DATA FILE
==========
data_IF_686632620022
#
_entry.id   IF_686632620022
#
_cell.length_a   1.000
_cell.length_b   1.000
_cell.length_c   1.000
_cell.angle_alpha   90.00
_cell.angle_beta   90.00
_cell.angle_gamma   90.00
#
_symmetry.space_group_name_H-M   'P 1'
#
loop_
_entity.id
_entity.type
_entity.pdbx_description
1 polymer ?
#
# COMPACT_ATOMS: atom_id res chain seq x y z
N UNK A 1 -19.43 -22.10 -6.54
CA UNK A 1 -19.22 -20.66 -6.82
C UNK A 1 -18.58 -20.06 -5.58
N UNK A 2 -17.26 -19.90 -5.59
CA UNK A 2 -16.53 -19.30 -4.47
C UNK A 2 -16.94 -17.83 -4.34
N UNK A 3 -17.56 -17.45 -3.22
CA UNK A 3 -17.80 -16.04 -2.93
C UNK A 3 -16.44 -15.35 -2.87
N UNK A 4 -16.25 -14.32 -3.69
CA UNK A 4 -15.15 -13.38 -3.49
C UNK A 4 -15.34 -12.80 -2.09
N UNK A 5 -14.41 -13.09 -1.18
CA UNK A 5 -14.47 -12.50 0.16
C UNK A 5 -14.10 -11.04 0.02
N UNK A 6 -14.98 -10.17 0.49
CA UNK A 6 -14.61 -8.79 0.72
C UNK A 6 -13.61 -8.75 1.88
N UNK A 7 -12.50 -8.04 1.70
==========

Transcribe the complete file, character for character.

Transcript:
data_IF_686632620022
#
_entry.id   IF_686632620022
#
_cell.length_a   1.000
_cell.length_b   1.000
_cell.length_c   1.000
_cell.angle_alpha   90.00
_cell.angle_beta   90.00
_cell.angle_gamma   90.00
#
_symmetry.space_group_name_H-M   'P 1'
#
loop_
_entity.id
_entity.type
_entity.pdbx_description
1 polymer ?
#
# COMPACT_ATOMS: atom_id res chain seq x y z
N UNK A 1 -19.43 -22.10 -6.54
CA UNK A 1 -19.22 -20.66 -6.82
C UNK A 1 -18.58 -20.06 -5.58
N UNK A 2 -17.26 -19.90 -5.59
CA UNK A 2 -16.53 -19.30 -4.47
C UNK A 2 -16.94 -17.83 -4.34
N UNK A 3 -17.56 -17.45 -3.22
CA UNK A 3 -17.80 -16.04 -2.93
C UNK A 3 -16.44 -15.35 -2.87
N UNK A 4 -16.25 -14.32 -3.69
CA UNK A 4 -15.15 -13.38 -3.49
C UNK A 4 -15.34 -12.80 -2.09
N UNK A 5 -14.41 -13.09 -1.18
CA UNK A 5 -14.47 -12.50 0.16
C UNK A 5 -14.10 -11.04 0.02
N UNK A 6 -14.98 -10.17 0.49
CA UNK A 6 -14.61 -8.79 0.72
C UNK A 6 -13.61 -8.75 1.88
N UNK A 7 -12.50 -8.04 1.70